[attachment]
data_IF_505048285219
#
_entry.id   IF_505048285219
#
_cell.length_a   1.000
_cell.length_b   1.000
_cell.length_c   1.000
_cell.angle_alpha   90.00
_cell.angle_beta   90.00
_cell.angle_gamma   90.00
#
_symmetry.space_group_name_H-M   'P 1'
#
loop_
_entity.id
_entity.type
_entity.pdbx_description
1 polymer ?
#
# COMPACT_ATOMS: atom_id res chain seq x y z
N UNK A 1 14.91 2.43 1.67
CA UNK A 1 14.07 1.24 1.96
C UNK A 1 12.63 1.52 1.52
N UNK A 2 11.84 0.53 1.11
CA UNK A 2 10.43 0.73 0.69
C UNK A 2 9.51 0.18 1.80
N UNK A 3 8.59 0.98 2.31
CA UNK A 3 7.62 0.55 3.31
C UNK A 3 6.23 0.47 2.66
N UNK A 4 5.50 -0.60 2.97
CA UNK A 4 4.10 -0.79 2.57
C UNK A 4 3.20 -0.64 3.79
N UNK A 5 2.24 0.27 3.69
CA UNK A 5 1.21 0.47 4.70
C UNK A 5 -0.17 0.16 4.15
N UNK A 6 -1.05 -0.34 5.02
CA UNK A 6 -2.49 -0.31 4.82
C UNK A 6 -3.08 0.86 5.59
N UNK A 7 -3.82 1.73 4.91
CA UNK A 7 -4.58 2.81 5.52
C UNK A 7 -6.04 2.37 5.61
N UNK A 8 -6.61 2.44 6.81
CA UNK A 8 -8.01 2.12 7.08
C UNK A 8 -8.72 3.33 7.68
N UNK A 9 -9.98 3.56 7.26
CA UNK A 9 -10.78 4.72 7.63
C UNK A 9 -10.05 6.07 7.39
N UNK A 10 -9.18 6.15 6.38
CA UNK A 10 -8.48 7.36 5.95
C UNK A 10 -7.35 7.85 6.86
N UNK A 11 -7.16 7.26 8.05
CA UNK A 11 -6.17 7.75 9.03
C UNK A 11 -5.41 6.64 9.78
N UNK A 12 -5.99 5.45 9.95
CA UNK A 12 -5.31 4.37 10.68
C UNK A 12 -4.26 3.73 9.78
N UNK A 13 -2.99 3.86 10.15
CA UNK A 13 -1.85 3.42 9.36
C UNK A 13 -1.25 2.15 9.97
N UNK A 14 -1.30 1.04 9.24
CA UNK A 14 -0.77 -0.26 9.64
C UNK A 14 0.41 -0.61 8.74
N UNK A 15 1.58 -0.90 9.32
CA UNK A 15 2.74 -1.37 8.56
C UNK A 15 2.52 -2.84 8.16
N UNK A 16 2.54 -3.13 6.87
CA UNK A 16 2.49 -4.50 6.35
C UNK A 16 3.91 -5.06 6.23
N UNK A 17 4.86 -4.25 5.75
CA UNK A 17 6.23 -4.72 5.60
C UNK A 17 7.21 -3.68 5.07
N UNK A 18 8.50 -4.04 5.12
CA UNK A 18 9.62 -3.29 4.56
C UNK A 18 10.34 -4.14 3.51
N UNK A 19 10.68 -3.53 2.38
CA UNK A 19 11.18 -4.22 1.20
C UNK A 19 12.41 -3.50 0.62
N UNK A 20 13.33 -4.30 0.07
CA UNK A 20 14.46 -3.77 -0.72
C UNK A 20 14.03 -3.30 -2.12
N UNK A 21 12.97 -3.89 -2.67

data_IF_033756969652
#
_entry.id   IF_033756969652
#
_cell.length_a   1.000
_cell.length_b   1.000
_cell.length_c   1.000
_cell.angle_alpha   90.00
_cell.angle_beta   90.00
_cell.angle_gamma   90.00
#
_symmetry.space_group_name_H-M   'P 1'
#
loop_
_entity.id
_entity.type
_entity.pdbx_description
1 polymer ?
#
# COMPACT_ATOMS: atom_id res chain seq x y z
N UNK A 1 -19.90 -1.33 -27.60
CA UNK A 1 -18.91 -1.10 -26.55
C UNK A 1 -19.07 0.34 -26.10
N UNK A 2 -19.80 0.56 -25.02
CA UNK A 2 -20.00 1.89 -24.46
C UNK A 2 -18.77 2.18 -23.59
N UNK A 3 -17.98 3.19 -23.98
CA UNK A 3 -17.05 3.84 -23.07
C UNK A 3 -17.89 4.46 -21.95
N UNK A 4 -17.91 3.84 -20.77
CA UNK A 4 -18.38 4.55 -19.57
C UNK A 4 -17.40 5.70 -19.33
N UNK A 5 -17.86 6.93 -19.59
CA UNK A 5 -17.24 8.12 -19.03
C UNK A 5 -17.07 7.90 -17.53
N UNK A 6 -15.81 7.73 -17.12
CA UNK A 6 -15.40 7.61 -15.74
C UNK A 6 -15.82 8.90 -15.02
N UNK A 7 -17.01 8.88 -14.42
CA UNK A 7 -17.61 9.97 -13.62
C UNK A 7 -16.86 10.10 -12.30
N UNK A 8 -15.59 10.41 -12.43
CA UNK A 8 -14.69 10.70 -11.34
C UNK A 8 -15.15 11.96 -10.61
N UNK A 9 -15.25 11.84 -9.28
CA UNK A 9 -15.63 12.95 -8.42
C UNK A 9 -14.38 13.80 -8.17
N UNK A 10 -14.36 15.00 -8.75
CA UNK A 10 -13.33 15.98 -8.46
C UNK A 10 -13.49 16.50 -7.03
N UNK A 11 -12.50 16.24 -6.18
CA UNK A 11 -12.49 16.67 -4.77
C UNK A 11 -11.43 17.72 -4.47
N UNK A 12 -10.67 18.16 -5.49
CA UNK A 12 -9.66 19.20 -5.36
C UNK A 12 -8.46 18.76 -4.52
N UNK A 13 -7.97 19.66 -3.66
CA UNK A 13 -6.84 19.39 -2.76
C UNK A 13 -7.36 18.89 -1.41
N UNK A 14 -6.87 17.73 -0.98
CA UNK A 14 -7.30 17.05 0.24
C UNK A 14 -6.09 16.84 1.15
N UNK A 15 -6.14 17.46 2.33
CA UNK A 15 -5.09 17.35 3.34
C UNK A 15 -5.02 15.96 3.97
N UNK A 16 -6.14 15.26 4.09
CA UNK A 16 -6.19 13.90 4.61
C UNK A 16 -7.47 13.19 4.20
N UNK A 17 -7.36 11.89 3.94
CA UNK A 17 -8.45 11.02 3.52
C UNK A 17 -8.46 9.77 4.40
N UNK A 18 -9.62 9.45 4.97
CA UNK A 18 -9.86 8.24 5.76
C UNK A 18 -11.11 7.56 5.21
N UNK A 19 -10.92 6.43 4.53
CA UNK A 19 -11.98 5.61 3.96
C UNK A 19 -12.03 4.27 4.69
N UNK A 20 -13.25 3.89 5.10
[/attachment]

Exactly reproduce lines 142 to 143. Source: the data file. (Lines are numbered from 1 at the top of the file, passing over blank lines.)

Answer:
CA UNK A 14 -7.30 17.05 0.24
C UNK A 14 -6.09 16.84 1.15